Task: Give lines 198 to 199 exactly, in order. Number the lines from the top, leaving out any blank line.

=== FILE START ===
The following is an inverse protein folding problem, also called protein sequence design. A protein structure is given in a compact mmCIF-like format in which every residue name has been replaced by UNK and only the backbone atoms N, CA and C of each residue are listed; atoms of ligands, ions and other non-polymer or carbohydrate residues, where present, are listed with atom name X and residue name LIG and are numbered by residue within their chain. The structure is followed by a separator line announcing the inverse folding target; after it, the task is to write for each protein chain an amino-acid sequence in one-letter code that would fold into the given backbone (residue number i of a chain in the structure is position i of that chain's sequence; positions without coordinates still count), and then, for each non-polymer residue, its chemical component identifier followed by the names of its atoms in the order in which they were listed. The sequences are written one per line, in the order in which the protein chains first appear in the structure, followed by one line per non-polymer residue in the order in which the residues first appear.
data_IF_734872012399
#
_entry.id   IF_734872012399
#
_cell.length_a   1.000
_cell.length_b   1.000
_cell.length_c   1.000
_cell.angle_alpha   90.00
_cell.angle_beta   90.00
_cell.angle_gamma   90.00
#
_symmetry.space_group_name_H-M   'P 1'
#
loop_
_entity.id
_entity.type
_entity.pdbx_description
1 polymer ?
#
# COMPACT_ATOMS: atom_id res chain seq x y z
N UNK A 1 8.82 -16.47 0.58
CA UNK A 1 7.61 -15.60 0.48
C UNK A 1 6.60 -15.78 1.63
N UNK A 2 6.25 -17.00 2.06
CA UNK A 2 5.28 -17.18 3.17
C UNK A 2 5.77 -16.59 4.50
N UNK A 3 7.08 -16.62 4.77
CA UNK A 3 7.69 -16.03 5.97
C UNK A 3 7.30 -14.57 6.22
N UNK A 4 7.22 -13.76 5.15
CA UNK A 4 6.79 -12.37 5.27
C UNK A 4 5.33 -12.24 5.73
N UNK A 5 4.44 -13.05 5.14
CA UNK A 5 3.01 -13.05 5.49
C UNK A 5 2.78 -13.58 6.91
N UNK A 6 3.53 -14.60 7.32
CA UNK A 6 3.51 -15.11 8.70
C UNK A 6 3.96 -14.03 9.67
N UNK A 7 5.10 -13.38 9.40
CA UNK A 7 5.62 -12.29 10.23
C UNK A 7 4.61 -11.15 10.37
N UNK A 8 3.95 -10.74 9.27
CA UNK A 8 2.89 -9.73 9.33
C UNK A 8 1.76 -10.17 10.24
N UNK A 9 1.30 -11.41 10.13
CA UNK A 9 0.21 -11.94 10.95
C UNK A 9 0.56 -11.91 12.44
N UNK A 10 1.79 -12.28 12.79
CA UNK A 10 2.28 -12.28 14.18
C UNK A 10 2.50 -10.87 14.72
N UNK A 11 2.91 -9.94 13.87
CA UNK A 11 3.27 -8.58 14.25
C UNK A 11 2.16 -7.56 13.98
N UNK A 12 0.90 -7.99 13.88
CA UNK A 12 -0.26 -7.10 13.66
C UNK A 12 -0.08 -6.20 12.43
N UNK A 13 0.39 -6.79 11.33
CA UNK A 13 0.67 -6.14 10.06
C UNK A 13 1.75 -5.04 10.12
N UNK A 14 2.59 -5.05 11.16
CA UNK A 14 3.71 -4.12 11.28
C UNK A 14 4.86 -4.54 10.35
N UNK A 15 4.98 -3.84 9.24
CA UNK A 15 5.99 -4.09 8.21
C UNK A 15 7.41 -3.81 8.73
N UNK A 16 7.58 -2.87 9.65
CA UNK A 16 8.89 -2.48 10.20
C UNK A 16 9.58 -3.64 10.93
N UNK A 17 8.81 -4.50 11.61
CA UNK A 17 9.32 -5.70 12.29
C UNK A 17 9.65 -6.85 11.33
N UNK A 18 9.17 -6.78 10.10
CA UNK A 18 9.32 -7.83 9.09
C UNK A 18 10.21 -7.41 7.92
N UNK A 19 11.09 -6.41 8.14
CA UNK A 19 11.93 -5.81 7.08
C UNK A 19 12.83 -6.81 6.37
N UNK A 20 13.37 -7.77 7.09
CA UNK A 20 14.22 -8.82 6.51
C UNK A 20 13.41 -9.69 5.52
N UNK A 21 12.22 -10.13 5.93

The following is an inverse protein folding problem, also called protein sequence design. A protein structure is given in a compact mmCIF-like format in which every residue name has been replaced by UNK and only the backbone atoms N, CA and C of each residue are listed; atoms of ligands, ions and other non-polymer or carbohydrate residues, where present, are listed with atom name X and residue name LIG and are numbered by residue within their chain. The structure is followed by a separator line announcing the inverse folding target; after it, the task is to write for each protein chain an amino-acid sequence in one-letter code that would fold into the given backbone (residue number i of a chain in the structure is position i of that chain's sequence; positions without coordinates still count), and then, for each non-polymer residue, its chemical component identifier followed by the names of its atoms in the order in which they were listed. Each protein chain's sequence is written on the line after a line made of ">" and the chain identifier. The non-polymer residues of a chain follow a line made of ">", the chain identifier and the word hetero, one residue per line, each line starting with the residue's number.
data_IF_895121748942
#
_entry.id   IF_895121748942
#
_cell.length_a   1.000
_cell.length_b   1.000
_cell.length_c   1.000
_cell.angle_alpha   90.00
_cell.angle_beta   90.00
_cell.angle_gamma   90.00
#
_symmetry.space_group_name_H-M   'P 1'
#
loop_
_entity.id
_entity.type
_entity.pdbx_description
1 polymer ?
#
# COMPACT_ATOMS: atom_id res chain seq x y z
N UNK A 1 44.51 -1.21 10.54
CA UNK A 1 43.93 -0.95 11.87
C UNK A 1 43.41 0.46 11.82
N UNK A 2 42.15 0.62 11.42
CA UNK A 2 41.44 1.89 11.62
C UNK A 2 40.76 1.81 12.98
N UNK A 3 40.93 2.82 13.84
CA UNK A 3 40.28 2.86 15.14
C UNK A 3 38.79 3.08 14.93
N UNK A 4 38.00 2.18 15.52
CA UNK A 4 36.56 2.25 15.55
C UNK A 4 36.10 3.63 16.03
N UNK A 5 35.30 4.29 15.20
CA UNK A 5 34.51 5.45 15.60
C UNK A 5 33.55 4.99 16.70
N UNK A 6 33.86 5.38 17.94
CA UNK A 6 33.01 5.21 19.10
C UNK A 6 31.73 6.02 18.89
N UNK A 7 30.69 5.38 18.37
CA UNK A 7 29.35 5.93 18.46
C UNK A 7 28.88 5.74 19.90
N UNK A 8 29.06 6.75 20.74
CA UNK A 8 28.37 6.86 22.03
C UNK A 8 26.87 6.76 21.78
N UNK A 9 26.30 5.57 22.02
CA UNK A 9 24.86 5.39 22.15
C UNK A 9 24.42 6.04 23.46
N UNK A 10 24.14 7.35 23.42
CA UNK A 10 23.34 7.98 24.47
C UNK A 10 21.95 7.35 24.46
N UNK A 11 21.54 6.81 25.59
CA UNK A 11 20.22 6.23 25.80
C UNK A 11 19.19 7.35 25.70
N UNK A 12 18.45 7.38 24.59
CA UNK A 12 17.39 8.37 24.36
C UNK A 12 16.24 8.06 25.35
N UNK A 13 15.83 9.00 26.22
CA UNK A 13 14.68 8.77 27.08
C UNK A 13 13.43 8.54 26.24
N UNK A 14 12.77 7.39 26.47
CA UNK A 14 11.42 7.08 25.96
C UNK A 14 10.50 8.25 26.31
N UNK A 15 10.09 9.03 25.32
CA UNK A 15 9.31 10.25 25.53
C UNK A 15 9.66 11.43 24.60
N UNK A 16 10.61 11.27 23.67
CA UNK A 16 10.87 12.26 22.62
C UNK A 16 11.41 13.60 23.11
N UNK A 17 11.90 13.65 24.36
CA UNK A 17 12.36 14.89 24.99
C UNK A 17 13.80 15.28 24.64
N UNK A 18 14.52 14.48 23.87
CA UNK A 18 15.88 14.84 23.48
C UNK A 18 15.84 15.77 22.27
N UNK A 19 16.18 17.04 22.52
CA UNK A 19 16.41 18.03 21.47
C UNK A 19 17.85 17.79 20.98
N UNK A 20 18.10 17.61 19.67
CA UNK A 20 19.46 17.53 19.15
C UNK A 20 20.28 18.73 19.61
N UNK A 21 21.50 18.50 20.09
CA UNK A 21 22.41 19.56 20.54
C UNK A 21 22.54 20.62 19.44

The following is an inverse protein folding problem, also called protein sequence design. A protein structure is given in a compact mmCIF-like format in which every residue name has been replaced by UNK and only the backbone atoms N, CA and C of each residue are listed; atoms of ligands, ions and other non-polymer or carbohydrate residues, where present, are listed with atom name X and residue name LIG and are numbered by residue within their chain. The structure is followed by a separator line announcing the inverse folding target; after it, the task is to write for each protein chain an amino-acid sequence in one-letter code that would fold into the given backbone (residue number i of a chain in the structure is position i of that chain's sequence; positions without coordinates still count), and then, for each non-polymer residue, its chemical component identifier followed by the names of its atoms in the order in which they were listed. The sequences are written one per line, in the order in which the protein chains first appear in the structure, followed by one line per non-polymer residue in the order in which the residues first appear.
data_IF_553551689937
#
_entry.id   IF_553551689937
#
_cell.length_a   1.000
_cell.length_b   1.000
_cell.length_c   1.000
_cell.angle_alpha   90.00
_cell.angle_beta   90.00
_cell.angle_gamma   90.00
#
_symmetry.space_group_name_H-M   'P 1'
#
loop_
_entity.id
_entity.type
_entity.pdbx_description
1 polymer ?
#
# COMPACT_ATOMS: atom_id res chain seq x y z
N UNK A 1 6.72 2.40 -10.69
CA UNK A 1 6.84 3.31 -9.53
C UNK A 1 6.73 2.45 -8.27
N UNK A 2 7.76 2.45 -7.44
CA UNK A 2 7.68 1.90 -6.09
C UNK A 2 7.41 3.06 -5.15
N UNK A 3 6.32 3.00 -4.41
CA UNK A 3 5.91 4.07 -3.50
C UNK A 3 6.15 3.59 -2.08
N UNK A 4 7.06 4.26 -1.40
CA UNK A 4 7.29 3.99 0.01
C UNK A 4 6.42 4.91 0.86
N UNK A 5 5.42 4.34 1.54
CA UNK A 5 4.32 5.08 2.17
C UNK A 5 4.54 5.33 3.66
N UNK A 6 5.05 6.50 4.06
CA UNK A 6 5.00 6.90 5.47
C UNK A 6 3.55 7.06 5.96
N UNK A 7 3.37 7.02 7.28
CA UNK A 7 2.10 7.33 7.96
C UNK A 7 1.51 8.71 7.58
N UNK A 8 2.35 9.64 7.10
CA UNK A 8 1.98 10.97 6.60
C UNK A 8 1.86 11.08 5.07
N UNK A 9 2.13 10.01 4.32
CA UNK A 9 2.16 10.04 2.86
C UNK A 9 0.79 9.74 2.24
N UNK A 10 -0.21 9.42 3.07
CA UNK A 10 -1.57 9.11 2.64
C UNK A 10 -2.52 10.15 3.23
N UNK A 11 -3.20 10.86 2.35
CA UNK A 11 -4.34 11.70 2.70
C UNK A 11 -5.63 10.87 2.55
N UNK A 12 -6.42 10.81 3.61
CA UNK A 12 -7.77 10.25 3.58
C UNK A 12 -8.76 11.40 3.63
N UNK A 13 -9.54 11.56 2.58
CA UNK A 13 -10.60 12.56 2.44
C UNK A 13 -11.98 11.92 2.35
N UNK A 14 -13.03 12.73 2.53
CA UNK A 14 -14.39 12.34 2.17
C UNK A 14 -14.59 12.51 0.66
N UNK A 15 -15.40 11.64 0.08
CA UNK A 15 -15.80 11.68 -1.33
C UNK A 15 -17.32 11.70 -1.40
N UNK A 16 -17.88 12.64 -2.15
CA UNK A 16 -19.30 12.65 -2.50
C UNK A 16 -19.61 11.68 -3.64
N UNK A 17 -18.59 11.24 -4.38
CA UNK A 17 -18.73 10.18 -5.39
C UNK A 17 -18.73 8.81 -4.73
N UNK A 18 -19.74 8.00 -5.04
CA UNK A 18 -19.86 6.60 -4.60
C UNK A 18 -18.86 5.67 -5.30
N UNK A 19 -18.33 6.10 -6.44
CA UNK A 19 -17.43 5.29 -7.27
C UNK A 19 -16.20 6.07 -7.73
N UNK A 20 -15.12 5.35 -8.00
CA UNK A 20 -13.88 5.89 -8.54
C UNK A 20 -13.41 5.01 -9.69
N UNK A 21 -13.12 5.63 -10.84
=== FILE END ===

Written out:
CA UNK A 4 7.29 3.99 0.01
C UNK A 4 6.42 4.91 0.86